Anecdotes are not data. Or are they?

I’m a sucker for small, offbeat museums.  I’ve been to an Accordion Museum, a Corn Art Museum, and even a Penis Museum (yes, you read that right).  It’s in Iceland, and it is awesome.

Here is a picture of me getting a reading with a phrenology machine at the Museum of Questionable Medical Devices in Minneapolis.  Phrenology, in case you don’t follow 19th century science and medicine, was a highly developed “science” that made predictions and assertions about your intellect and behavior, based on the bumps on your head.  This was considered a very legitimate and mainstream practice back in the day.    Nowadays, it has been banished to odd little museums in the Midwest where we smugly cluck to ourselves about how naïve people were a few generations ago.

Now here is the thing about Phrenology machines.  They will give you a very accurate reading about the bumps on your head.  If it’s data you are looking for, the phrenology machine is a pretty good instrument to turn to.  The problem arises when you try to draw conclusions from that data.  Turns out that determining personality traits from the bumps on your head is about as reliable as basing it on where the planets were at the time of your birth (but perhaps that’s a conversation for another time).

As we now know, in our modern wisdom, asking someone a few questions will give you a much better indication of their personality traits than feeling up their scalp.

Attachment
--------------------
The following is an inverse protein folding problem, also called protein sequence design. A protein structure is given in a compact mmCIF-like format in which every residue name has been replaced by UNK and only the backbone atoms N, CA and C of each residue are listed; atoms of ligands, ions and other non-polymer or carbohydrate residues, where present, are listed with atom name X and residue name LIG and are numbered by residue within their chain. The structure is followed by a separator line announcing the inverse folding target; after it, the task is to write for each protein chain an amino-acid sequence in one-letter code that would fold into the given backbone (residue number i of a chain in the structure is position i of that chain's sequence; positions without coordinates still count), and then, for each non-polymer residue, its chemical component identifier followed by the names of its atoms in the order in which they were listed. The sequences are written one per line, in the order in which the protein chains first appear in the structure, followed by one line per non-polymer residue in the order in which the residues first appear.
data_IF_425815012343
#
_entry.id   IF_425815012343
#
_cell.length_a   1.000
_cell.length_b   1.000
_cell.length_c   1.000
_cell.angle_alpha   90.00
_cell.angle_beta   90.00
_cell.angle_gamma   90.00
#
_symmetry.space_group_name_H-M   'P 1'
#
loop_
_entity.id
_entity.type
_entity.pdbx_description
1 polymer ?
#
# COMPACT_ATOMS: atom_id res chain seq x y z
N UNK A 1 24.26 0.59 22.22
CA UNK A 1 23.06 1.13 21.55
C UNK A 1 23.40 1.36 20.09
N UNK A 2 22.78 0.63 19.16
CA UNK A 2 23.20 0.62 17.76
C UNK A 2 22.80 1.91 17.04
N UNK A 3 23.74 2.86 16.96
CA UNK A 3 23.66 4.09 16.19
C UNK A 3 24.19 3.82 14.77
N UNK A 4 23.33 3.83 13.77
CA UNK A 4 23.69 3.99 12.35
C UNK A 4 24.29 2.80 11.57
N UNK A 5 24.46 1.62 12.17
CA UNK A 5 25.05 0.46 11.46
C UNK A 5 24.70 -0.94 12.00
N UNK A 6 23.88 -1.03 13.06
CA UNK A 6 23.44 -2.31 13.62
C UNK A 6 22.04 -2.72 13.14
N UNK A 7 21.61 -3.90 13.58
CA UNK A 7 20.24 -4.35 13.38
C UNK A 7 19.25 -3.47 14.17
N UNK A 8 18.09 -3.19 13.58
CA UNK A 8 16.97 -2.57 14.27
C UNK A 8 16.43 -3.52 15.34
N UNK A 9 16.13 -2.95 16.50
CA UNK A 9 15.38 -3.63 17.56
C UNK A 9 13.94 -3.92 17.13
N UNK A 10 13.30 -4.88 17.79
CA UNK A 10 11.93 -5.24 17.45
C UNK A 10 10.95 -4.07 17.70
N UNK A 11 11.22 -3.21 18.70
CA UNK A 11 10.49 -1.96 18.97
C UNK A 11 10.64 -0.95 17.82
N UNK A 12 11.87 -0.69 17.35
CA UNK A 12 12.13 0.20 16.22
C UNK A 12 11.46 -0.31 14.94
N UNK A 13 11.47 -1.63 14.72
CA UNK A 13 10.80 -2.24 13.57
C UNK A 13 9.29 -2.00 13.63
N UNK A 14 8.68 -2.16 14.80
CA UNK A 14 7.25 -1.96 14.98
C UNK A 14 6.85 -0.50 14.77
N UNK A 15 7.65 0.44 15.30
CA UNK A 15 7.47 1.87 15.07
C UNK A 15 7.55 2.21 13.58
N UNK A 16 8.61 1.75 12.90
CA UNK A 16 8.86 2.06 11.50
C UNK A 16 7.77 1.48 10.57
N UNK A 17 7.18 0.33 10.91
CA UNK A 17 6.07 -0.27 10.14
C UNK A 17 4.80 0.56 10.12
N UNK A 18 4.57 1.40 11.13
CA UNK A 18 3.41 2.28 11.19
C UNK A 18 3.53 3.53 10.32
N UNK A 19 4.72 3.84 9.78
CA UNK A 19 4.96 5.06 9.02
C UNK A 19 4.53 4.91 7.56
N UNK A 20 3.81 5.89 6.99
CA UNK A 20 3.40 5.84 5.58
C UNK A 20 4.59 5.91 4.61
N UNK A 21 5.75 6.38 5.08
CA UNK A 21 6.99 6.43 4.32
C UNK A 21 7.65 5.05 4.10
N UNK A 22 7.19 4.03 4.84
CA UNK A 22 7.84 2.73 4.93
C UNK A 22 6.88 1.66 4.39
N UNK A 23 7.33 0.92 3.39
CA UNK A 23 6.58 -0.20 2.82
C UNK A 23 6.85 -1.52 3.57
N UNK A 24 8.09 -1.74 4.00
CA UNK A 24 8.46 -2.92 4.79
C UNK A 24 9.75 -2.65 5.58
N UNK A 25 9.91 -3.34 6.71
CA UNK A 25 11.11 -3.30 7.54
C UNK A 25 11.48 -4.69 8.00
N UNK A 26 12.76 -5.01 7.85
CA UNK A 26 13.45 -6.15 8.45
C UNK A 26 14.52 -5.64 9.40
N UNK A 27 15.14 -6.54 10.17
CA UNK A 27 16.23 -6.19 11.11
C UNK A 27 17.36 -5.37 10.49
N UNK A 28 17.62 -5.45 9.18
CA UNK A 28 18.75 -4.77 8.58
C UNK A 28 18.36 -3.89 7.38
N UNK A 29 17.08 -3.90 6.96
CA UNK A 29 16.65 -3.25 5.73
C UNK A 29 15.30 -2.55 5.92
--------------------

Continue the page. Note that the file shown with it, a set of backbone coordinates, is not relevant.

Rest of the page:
However, when it comes to customer research, many organizations are reluctant to simply talk to their customers.  “That’s just anecdotes” they say.  “Anecdotes are not data.  We need data”.

But here is an underappreciated fact about data:  If it’s true, it’s data.

When people say “Anecdotes are not data”, what they really mean is “be wary about the conclusions you draw from anecdotes”.  This is a valid caveat, especially in fields like medicine where you are trying to find small statistical effects.  If your cousin says “My cold went away after I chewed on these pine cones”, you will need more information than that before the FDA will allow you to prescribe pine cones to cure colds.

However, anecdotes can be extremely useful, especially when you are starting out from a place of relative ignorance.   Don’t get me wrong.  I love me some data, and I use it often in my work with clients.  However, anecdotes are an underutilized technique for “getting the lay of the land”.

Let’s say you were living in bunker for a few years and you hadn’t seen the outside for quite some time.   You could send someone outside to check things out.  If they come back and say “it’s cold outside and there is white stuff on the ground” they are giving you an anecdote.  But with that story, you can start to develop a hypothesis that it is currently winter. 

Now that hypothesis could be wrong.  Maybe it’s really June and there was a freak snowstorm (I live in Canada, this happens sometimes).  Maybe there was a nuclear holocaust and the planet is plunged into permanent winter.  Nonetheless, it’s a pretty reasonable hypothesis that it is winter, which you can then start to build on by collecting more data.

Many organizations are living in a bunker when it comes to contact with the their customers.  They have only the vaguest idea of who they are, how happy they are, and what they want.   If this describes your relationship with your customers, I suggest that you consider stepping outside of your bunker and talking to a few of them.